I guess the people who currently write for The Los Angeles Times, the Society of Professional Journalists and the Online News Association had different journalism professors than I did.

But then that is patently obvious. This current crop of reporters does not seem to approach government with the same skepticism and wariness that journalists used to have. Many of them are happy to take government announcements at face value and spin the same old timeworn narratives over and over, merely inserting new names and details.

When more and more people first began getting their news and information on the internet, many in the establishment press could be heard moaning about losing their traditional role as “gatekeeper.” This eroding of their privileged position may go a long way to explaining why a two-tier system of free speech appeals to many of them.

Yes, it’s true that there is a lot of misinformation—much of it wildly outlandish and even dangerous—out there in the wild, woolly internet. But at least it’s a place where you can still find some skepticism, curiosity and, occasionally, a bit of old-fashioned digging for facts.

Monday, October 21, 2013

Weak Tea?

I must live in a different universe than most other people.

Maybe that universe is Ireland, but I don’t think so. I seem to live in a different universe than most Irish people as well as most American people.

For example, I have been listening for many days to pundits, commentators and regular journalists proclaiming that the recently ended U.S. government shutdown was a huge victory for Democrats and an unmitigated disaster for Republicans—or at least that Republicans were hurt a lot more than Democrats. Democratic operatives I have heard on my various podcasts are wishing that the midterm congressional elections could be held this year instead of next year because of the anticipated wave for the president’s party.

Maybe Republicans will pay a price for what went on, but that’s not what happened after the last government shutdown—even though the Republicans back then, as now, were declared the overwhelming bearers of blame.

If the government giving itself authority to borrow enough additional money to keep running for a few more weeks is a huge victory for the president and his party, so be it.

But this is how I see things. If you judge the so-called Tea Party by how well it did at achieving its stated goals over the past few weeks, it failed miserably. But if you judge it against what probably would have happened if it had simply stayed quiet and gone along with business as usual, it actually did pretty well at its objectives.

Journalists all over the major networks, CNN and NPR have been saying that the Republicans made a major miscalculation because if the government had not shut down, those news organizations insist, they would have been giving full-bore coverage of the botched rollout.


The fact is that Democrats are pretty darn good at driving the media narrative and, absent the shutdown, it’s certain they would have been spinning their own issues leading up to and after the passage of the continuing resolution. They would have been everywhere talking about how much pain the sequester is inflicting. The Democrats would have focused all their energy on building momentum for removing the sequester, and the media coverage would likely have reflected that. But that story never materialized because, frankly, the Dems were licking their chops at the prospect of a government shutdown because they knew it would reflect badly on Republicans.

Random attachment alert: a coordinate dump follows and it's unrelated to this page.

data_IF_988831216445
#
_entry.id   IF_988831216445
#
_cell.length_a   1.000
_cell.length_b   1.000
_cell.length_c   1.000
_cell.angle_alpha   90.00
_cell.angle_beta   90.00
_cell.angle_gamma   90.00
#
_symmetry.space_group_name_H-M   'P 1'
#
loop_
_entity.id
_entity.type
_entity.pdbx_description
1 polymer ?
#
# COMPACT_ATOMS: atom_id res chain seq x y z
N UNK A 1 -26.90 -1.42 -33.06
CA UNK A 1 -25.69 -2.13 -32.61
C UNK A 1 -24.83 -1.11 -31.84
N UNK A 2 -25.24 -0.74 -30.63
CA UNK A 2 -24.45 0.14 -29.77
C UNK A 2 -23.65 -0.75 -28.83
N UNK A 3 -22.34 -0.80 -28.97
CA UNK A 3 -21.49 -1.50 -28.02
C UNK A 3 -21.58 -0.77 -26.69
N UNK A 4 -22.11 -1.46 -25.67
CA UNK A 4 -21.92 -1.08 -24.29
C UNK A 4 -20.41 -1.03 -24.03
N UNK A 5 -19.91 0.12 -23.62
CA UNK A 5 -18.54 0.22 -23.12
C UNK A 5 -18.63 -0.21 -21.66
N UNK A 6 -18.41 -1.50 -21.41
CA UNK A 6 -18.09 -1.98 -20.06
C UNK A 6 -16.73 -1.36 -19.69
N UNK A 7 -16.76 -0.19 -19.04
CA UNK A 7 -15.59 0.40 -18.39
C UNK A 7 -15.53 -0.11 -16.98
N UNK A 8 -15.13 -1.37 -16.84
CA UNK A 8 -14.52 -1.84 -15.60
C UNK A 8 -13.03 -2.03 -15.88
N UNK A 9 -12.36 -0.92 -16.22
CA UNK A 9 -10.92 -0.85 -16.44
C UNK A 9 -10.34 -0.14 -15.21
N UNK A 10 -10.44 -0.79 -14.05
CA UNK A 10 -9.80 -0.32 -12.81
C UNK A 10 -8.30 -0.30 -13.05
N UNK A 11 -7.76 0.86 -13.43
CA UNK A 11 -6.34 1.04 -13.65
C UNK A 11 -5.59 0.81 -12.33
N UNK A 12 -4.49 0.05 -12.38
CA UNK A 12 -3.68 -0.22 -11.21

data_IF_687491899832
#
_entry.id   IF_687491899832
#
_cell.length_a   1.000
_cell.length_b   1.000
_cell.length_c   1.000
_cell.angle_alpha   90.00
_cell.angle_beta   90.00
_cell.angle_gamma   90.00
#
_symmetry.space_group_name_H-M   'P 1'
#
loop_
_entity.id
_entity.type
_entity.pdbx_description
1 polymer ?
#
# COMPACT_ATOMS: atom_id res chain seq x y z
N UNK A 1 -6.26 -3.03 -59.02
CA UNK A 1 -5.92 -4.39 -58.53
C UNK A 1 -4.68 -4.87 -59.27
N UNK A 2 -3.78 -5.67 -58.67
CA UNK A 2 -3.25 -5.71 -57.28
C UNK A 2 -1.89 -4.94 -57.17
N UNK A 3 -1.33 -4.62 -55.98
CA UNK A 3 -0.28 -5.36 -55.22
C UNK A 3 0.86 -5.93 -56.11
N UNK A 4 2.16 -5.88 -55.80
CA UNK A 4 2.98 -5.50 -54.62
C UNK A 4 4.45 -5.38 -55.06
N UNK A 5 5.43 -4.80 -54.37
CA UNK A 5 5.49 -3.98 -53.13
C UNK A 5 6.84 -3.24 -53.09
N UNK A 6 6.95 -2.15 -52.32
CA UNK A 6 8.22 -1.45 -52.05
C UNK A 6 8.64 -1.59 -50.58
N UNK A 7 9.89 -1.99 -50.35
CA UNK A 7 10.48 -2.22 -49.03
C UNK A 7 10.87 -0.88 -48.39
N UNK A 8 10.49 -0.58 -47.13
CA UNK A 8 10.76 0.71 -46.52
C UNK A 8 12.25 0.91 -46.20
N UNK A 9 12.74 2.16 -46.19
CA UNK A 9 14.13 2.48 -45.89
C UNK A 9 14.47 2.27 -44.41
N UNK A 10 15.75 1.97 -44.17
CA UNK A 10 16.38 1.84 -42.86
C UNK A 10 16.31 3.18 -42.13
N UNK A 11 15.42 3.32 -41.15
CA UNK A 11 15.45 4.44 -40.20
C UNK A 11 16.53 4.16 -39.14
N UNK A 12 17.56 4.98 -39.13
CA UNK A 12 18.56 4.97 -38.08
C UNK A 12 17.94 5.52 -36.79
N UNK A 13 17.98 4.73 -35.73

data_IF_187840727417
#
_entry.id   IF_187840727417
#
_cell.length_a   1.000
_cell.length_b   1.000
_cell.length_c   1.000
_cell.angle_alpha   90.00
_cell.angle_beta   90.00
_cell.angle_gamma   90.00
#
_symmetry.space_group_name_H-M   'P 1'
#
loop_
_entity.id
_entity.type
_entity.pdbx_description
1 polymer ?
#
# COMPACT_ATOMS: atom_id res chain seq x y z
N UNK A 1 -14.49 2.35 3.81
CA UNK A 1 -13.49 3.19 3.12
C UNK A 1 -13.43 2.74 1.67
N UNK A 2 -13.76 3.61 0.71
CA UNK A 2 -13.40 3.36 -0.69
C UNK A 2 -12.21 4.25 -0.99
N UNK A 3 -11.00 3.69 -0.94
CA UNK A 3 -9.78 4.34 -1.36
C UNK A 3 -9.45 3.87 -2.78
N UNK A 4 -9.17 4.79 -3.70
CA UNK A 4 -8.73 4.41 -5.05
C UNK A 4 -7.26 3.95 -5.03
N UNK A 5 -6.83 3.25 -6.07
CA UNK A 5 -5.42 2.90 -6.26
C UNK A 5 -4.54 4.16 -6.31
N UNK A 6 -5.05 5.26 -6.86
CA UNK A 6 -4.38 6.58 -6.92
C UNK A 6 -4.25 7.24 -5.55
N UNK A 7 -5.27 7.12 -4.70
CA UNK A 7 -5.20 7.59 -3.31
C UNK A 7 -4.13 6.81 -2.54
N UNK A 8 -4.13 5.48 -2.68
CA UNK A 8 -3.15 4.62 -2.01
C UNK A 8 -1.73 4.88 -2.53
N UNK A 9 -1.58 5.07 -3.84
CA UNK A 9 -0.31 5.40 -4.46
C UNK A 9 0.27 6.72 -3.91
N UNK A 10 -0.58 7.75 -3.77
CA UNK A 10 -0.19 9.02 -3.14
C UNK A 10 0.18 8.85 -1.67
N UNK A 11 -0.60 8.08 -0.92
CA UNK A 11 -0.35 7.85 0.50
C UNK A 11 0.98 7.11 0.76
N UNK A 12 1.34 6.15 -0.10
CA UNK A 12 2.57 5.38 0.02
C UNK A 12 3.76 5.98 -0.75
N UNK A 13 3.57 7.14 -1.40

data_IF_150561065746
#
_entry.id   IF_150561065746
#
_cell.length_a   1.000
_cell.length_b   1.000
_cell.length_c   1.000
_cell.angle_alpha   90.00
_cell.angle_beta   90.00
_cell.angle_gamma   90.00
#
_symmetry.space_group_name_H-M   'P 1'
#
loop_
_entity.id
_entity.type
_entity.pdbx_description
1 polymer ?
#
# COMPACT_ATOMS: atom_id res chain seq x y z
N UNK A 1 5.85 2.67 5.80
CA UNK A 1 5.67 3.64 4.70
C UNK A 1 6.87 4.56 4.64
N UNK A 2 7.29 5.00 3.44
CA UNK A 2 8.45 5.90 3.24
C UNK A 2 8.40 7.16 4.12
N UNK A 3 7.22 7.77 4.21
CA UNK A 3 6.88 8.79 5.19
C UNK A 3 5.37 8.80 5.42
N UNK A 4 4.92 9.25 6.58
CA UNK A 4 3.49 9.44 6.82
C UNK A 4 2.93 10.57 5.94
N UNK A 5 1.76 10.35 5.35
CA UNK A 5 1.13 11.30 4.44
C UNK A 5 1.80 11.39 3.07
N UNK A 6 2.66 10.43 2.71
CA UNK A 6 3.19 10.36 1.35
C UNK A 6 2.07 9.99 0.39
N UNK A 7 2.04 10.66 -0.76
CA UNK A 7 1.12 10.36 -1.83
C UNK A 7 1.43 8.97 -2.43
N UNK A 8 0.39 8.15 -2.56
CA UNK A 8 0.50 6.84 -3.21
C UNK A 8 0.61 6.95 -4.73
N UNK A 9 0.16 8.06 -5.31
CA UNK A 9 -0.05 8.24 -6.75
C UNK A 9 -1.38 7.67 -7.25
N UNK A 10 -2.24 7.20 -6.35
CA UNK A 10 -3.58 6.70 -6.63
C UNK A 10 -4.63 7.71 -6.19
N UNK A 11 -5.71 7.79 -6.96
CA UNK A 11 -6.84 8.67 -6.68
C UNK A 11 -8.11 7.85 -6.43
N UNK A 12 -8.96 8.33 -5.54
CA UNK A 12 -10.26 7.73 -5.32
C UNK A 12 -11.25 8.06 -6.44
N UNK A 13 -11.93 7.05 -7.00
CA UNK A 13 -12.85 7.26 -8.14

In fact, the Democrats nearly overplayed their hand. When polls inevitably showed that, as expected, Republicans were getting blamed more for the shutdown, at that point the Democrats did try to press their advantage and propose rolling back the sequester, but by then it was too late. They were then in the position of running the risk that it would look like they were now the ones keeping the government shut down. And Republicans were ready with a quick rejoinder to the last-minute assault on the sequester. “It’s the law of the land!” they chided.

Maybe I’m wrong. Maybe if the government hadn’t shut down, everyone would have been talking for the past three weeks about what a disaster Obamacare is and how smart the Republicans were to oppose it. But I don’t think so. Even if I am wrong, it probably won’t matter in the long run anyway.

After all, if the new healthcare system works out its kinks and turns into a smashing success, people won’t remember or care that it got off to a rocky start. On the other hand, if Obamacare turns out to be the albatross around Democrats’ necks that Republicans expect it to be a year from now, the fact that poll responders didn’t much like Republican methods a year earlier will not matter very much. They’ll just remember which party was against the discredited system all along.

Thursday, October 17, 2013

Zombies and Slashers

Back when I was a supervisor and middle manager in a U.S. corporation, one of the most frustrating things I had to do on a regular basis was employee performance reviews.

It wasn’t just a matter of giving employees feedback on how they were doing at their jobs. Managers were required to list everyone in a ranking of strongest performers to the weakest. Basically, the exercise was: if, over time. you had to let everyone on the team go, in what order would you do it?

Not surprisingly, the fellow who invariably wound up at the bottom of the ranking did not think this was a good system. He had a different idea. The team should be rated as a whole, he said. Everyone should get the same ratings, pay increases and bonuses, based on how well the entire team was doing overall.

Yes, there was something soul-destroying about the ranking system, but that guy’s ideal system wasn’t really fair either. He would have deprived people who did really beyond-the-call-of-duty work the extra recognition and reward they had earned. And he would have rewarded people, like himself, who were basically coasting.